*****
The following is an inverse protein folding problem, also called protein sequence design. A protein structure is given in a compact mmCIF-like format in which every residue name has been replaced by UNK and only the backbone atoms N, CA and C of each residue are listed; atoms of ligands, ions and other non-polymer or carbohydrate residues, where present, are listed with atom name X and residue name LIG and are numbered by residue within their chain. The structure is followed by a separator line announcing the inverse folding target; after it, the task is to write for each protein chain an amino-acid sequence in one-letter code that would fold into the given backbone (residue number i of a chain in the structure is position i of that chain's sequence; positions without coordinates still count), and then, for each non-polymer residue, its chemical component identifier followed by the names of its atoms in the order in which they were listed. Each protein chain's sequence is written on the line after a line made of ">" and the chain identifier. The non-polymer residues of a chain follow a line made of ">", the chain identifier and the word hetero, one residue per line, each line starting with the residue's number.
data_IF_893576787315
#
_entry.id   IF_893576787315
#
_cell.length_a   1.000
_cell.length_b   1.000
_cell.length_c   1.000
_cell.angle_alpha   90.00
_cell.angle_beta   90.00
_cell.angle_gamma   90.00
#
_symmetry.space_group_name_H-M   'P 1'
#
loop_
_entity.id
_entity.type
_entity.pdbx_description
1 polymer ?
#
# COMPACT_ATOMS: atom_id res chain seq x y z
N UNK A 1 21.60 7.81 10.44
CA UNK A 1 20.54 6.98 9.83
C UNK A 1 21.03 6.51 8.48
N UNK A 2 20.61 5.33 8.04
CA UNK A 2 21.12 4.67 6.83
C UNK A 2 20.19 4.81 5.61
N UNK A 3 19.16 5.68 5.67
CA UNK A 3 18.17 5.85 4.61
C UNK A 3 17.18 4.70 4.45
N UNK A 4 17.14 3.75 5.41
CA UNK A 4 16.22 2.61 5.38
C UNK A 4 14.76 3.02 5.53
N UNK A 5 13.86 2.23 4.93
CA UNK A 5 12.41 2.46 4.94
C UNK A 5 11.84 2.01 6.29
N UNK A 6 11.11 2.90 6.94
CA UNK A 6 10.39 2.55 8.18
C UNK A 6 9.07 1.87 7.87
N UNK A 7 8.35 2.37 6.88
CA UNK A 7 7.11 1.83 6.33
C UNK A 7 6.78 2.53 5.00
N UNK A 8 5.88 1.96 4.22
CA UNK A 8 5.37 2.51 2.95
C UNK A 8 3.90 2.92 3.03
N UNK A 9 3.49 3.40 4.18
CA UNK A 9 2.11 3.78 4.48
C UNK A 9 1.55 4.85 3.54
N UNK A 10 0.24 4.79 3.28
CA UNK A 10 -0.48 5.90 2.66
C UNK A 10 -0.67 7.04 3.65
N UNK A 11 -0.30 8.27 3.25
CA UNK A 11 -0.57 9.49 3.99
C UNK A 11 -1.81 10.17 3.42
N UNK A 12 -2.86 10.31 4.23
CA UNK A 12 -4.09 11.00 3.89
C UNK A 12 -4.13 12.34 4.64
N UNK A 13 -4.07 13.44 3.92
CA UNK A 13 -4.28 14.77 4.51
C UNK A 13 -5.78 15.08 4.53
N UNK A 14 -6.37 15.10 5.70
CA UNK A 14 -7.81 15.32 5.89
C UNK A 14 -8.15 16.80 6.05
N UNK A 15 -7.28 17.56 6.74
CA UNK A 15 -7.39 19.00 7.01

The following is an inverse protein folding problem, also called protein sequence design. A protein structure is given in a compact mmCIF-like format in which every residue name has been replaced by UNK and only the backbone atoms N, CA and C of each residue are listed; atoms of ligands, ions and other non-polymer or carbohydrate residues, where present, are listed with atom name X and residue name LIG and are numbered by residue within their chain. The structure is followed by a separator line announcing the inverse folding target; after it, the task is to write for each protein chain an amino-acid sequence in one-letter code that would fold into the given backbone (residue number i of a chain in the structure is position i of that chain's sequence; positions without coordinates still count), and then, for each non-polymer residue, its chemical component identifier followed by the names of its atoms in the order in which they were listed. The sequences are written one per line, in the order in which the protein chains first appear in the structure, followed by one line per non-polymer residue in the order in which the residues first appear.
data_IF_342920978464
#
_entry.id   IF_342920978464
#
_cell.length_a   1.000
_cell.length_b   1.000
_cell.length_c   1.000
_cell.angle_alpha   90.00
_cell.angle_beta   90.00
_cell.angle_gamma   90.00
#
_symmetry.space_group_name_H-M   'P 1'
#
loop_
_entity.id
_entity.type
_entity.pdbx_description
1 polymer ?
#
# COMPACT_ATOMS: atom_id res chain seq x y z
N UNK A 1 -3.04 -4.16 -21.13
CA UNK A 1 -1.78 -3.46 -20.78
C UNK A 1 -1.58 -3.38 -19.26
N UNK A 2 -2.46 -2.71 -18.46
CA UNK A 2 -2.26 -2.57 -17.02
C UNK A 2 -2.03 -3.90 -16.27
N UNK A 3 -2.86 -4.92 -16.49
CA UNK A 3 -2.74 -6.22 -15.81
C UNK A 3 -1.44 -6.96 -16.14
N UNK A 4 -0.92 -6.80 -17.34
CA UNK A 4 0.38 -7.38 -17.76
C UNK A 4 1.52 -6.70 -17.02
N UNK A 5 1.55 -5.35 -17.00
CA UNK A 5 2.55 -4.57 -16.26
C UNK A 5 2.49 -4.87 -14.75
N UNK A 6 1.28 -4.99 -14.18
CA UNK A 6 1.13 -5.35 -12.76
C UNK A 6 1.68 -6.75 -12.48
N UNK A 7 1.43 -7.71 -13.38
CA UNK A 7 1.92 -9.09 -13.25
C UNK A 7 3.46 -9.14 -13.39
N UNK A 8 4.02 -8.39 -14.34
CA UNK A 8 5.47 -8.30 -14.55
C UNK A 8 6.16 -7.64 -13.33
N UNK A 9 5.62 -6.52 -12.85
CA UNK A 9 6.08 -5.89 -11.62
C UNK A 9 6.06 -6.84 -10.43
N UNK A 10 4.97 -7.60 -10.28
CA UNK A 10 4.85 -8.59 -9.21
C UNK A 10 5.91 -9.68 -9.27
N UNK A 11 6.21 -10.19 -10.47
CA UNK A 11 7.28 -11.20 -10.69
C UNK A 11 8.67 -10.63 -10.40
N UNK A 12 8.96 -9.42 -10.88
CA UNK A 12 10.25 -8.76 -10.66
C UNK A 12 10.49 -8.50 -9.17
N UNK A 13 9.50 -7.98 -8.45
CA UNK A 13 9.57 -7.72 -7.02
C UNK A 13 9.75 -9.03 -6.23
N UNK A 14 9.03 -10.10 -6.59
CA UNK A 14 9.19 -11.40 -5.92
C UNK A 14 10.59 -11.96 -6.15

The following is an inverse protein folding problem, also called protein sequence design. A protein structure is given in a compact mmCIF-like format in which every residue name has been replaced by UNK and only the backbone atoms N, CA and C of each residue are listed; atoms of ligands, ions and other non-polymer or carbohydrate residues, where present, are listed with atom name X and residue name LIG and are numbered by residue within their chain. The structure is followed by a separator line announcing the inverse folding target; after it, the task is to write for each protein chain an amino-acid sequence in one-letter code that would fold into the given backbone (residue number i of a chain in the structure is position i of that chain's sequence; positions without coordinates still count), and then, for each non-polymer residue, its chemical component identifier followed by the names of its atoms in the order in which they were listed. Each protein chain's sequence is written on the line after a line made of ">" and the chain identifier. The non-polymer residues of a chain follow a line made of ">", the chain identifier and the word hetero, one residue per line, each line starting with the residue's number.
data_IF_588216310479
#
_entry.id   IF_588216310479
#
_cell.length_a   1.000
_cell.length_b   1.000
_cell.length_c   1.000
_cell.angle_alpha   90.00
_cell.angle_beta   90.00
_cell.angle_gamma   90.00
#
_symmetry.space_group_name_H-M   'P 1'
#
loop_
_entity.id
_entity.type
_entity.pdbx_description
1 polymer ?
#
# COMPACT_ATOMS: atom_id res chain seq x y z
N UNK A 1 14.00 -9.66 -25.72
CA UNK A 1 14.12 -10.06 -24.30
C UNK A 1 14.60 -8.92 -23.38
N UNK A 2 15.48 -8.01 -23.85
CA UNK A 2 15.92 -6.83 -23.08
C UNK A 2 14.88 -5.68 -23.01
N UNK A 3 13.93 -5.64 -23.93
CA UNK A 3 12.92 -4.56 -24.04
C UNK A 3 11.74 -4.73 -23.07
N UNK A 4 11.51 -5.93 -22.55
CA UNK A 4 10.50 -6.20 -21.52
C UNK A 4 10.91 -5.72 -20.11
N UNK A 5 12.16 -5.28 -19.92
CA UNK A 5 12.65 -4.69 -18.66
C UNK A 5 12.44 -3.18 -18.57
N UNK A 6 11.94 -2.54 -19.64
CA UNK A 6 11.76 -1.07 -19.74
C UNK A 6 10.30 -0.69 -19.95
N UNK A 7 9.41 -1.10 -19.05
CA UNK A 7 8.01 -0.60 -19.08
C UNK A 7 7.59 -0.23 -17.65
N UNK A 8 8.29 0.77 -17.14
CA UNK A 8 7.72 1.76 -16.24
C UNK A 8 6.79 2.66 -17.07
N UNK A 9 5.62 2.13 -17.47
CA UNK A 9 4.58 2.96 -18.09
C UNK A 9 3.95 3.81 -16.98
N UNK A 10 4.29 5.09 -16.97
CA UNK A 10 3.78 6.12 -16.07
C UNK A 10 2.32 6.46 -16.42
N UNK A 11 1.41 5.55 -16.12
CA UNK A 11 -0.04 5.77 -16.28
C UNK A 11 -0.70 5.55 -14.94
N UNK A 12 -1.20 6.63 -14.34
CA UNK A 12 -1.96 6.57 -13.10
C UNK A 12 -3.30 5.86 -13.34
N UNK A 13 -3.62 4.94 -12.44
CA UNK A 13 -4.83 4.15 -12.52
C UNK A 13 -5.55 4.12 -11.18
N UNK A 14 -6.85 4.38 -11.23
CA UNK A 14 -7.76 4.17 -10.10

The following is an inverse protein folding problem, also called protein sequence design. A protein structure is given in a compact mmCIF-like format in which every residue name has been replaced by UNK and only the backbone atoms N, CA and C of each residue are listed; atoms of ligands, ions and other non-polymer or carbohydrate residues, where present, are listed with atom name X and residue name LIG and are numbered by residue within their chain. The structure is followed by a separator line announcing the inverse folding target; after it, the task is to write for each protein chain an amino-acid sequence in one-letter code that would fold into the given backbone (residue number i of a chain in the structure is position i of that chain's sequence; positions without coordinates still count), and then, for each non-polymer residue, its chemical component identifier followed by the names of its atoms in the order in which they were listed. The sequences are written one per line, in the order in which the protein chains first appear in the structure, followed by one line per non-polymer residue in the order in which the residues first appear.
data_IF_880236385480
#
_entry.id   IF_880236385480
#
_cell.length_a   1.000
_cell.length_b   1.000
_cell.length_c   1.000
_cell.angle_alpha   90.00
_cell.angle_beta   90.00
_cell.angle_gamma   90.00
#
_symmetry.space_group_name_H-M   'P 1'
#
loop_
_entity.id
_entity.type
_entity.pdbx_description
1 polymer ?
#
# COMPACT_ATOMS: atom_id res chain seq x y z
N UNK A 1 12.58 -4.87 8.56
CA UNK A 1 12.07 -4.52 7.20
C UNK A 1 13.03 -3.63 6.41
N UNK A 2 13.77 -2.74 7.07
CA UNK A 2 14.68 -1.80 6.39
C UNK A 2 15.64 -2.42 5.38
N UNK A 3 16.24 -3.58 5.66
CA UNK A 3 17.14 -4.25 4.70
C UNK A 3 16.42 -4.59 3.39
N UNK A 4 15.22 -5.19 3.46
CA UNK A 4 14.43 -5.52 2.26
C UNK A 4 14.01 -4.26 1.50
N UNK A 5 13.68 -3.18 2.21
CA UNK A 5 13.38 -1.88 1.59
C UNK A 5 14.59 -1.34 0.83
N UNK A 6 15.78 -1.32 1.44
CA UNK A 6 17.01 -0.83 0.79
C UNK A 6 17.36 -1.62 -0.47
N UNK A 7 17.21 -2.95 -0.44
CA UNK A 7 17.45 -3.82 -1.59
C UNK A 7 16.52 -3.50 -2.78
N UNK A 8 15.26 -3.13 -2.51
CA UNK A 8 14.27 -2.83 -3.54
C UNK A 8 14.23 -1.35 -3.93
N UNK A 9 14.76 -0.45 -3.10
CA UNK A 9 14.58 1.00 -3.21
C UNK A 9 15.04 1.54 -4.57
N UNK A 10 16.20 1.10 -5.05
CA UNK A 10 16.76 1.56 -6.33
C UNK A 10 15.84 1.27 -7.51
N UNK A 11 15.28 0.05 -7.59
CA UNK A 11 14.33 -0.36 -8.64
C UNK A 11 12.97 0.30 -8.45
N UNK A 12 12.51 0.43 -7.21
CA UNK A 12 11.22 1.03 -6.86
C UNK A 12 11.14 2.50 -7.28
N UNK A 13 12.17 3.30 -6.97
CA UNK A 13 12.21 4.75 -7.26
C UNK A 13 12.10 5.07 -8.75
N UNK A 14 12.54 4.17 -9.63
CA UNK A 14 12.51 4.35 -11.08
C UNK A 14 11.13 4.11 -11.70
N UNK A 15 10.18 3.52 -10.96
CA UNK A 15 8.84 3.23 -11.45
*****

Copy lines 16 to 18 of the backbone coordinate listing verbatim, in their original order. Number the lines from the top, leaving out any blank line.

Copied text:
_entity.id
_entity.type
_entity.pdbx_description